You can add an image to any tweet, but using Twitter Cards will give you an extra boost. Here’s how to do it.
First, go to ads.twitter.com and sign in with your Twitter account. You’ll need to add a credit card to use Twitter Cards, but it’s actually a free tool. They will ask you to promote your tweets (more on that later), but you don’t have to just yet.
Navigate to “Creatives” then “Cards.”
To drive traffic, you’ll want to create a Website card. You can also create lead gen cards to grow your mailing list or app cards to increase downloads. Those are both awesome, but we’ll stick to driving traffic for this article.
The first you’ll do is add an image to your card. The recommended dimensions are 800px by 320px. You’ll need to find a great image and resize it to fit.
This is hard to get perfect. You’ll see in this example that my image doesn’t look perfect. That’s okay, because it’s still visually appealing and is going to help this tweet get more attention.
Enter the URL of the post you want to promote, then give it a headline. This is not your tweet. It’s a bit of copy that appears under the image next to the call to action. Last, choose your call to action. This is actually a button that appears under the image.
Now, you finally have the chance to compose a tweet in the Twitter Ads interface. Write your tweet, choose “Standard” if you want to do this for free and schedule your post.
Notice the big image? The call to action? The button!?
You can even pin these tweets for greater exposure. #Winning
I know you’re excited to share that new post, but remember two things:
Automating old posts to be shared on Twitter is low-hanging fruit. And luckily, there is a WordPress plugin called Revive Old Post that can do it for you. Just install the plugin, select an interval and you’re off to the races.
You can also use Edgar’s auto-fill feature, which saves all the content you share and refills your queue when the well runs dry. You never have to worry about stalling out again.
The New York Times averages around 97 tweets per day.
Image via TweetStats
I know...insane. But it works great when you have 23 million followers.
Despite the enormous amount of new content they create, they often recycle tweets. In an interview with Harvard’s Nieman Journalism Lab, the Times social media team elaborated on the strategy:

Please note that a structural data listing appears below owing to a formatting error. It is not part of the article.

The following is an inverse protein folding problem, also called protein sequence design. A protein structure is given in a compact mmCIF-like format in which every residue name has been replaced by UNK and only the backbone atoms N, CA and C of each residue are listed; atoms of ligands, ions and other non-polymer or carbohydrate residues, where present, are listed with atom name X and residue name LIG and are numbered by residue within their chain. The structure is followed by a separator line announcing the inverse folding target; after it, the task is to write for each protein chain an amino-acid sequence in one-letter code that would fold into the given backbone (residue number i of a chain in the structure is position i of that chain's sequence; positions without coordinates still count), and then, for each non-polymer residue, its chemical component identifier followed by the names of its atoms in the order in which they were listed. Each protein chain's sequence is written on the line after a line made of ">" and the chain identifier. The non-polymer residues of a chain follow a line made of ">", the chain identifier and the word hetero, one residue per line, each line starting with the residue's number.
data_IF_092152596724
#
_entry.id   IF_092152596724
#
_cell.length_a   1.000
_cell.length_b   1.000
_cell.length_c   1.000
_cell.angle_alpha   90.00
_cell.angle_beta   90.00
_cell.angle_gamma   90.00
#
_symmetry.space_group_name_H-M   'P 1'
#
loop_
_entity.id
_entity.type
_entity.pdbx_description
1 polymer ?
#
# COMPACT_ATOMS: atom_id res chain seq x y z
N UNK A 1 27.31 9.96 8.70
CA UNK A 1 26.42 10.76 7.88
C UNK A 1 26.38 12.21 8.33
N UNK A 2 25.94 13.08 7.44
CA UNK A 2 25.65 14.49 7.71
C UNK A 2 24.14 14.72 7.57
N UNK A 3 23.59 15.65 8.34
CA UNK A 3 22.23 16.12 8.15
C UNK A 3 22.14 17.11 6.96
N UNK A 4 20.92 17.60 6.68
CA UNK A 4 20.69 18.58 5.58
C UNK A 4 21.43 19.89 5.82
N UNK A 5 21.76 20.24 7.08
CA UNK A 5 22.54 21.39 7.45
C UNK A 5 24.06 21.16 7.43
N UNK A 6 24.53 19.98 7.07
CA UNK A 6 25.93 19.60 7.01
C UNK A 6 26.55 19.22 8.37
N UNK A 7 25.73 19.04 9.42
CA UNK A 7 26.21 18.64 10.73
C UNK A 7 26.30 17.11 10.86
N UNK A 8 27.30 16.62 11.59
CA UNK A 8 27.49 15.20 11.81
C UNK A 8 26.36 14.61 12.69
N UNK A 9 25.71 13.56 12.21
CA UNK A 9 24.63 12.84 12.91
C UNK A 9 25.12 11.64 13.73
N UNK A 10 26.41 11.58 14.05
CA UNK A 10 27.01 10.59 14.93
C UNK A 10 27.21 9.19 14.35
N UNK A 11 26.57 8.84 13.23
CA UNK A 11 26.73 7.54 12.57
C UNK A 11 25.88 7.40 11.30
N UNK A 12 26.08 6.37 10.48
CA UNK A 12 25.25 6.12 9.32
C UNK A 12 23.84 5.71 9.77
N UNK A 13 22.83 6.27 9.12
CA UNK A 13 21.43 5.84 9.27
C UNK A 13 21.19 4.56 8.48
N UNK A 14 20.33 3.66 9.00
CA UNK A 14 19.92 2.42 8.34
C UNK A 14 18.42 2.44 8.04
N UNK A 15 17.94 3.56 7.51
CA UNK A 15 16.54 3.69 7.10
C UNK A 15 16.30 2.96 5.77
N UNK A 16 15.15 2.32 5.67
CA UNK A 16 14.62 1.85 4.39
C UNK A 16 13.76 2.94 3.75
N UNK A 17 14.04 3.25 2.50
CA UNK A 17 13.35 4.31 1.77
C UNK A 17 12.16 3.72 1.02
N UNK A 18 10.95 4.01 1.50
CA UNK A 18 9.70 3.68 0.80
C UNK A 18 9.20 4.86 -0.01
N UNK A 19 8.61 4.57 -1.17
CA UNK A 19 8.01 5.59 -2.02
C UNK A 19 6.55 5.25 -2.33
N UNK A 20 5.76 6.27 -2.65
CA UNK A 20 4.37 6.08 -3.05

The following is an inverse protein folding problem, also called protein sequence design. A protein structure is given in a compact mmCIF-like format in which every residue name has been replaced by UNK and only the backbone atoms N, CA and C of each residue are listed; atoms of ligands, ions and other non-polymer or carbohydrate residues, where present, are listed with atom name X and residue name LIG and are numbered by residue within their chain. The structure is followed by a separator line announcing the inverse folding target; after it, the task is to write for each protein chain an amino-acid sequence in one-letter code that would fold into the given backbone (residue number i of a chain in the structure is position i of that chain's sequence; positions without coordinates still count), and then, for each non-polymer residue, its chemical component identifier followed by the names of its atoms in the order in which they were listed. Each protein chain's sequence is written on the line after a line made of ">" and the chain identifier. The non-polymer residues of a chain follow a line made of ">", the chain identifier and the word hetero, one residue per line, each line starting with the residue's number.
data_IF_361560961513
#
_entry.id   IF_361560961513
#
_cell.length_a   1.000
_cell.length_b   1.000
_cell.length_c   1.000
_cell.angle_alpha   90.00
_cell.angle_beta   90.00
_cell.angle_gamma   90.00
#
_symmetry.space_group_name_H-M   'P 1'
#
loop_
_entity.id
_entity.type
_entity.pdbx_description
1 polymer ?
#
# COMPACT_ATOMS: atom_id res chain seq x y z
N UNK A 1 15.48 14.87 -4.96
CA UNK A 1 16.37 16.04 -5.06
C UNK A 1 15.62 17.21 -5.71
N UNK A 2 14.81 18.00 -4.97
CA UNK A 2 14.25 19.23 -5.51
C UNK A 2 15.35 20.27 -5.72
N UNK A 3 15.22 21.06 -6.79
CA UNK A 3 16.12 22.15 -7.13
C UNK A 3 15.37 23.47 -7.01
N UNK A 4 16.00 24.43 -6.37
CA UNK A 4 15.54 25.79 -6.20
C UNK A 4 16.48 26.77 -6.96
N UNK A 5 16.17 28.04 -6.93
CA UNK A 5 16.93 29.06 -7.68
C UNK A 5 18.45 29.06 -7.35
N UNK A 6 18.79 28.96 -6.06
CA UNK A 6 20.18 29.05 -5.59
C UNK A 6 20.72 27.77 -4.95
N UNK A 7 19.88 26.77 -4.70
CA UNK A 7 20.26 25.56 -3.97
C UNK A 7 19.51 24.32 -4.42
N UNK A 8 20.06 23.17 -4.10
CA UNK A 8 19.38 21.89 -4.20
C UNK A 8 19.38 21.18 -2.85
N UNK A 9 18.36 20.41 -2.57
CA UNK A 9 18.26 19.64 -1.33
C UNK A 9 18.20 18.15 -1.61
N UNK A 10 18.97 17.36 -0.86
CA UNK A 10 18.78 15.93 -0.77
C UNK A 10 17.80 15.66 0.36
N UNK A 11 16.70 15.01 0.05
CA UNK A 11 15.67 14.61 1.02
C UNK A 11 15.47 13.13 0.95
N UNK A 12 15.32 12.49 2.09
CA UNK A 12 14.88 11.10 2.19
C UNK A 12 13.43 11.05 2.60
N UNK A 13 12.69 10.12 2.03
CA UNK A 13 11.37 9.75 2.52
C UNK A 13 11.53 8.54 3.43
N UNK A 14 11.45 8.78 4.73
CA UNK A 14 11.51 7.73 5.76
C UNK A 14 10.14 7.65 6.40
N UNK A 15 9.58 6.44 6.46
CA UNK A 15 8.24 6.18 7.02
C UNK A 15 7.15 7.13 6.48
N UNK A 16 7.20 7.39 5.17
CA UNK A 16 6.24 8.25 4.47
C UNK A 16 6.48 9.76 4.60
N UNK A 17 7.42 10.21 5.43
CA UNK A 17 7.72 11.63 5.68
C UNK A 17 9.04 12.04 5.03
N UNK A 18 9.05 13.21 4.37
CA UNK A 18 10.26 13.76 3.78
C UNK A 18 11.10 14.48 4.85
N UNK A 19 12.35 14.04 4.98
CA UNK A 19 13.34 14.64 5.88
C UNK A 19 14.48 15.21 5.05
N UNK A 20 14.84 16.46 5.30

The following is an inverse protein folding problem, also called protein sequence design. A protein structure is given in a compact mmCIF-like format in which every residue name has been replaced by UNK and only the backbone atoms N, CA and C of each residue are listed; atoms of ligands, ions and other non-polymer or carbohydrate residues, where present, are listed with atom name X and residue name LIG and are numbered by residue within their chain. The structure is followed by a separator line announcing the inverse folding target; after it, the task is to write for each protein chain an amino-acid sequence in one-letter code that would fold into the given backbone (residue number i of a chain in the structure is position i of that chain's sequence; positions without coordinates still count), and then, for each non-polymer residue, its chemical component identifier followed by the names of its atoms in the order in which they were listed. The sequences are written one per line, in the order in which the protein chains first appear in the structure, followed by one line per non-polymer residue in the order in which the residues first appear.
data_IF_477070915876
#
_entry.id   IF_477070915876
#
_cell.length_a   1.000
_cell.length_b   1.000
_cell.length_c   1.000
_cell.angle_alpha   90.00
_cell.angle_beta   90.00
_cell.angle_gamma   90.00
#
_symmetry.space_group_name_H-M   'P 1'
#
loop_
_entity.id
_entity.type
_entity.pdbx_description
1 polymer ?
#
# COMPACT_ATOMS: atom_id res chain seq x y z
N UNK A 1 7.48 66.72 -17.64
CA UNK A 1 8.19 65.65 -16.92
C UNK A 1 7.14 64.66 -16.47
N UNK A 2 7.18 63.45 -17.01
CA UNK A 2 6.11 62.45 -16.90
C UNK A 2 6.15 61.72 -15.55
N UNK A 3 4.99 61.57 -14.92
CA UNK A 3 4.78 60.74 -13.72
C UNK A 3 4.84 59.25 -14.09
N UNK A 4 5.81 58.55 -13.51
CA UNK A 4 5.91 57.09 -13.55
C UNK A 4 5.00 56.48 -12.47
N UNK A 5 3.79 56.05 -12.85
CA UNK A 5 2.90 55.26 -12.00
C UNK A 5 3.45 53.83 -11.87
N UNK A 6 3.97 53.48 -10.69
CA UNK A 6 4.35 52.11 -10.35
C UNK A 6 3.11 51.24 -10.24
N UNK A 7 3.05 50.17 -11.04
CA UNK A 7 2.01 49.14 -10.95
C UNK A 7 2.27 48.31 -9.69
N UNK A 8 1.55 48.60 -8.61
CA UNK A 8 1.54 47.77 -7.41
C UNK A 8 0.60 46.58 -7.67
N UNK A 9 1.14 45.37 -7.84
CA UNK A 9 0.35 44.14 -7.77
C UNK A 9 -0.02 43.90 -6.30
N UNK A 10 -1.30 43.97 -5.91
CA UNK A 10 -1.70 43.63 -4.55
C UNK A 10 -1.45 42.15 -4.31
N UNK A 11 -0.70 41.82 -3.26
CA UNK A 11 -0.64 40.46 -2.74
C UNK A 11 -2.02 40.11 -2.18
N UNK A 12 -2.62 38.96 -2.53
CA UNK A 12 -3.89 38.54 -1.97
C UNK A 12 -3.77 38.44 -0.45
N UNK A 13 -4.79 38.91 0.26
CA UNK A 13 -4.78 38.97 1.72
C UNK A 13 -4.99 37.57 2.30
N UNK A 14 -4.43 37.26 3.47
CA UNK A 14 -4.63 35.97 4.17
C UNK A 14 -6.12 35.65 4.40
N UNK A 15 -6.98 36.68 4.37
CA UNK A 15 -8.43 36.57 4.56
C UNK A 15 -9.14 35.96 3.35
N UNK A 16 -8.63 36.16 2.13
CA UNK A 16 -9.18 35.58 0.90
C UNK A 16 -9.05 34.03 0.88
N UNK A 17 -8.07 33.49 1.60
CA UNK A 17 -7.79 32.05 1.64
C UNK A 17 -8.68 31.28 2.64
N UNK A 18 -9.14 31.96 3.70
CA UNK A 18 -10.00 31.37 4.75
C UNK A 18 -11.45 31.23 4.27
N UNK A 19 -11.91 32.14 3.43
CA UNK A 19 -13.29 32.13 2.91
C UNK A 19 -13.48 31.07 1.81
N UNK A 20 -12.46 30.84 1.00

It goes without saying that if you tweet more, you’ll get more traffic overall. But what we found when we scheduled tweets on Saturday and Sunday was that the average click per tweet grew substantially. What that meant to us was that a story that was of great interest to readers on a Tuesday afternoon is likely to be of interest to readers grazing Twitter on a Saturday night who didn’t see it the first time around.
You don’t need to reinvent the wheel with every tweet. Besides, most of your hard-earned followers will never even see your tweets.
Danny Sullivan, founding editor of Search Engine Land and Marketing Land, has almost half a million Twitter followers yet only a sliver of his audience actually sees his tweets.
That 5% engagement rate sounds pretty good, but it’s based only on the 7,195 people who actually saw my tweet. What’s the engagement rate for my overall audience of 390,000? That’s 0.1%, rounded up from 0.0923%.
He to recommends “second-chance” tweets.
Okay, I’m sure you’re convinced by now, but what’s the easiest way to do this?
My favorite way is to simply use Buffer’s “Re-Buffer” feature. Check your Buffer analytics and you’ll find this handy button next to every tweet.
You could also automate this using IFTTT. All you need to do is create a recipe that adds each new tweet to Buffer so it will be shared again.
To make this really easy, I created the recipe for you. Just add it your own IFTTT account.
The only way to scale traffic from Twitter is to get others to help you. Sharing your own content on Twitter is a great start, but let’s share the work.
There are three things you should be doing.
Add a Twitter share button to your site.
Seems obvious, but for some reason, not everyone does this. Make it as easy as possible for others to share your content by putting buttons right in front of them.
SumoMe’s Share tool is the easiest way to do this. Just install SumoMe on your site, then add the Share app. You can position the buttons however you like and use whichever social networks you like. It’s easy. Just do it.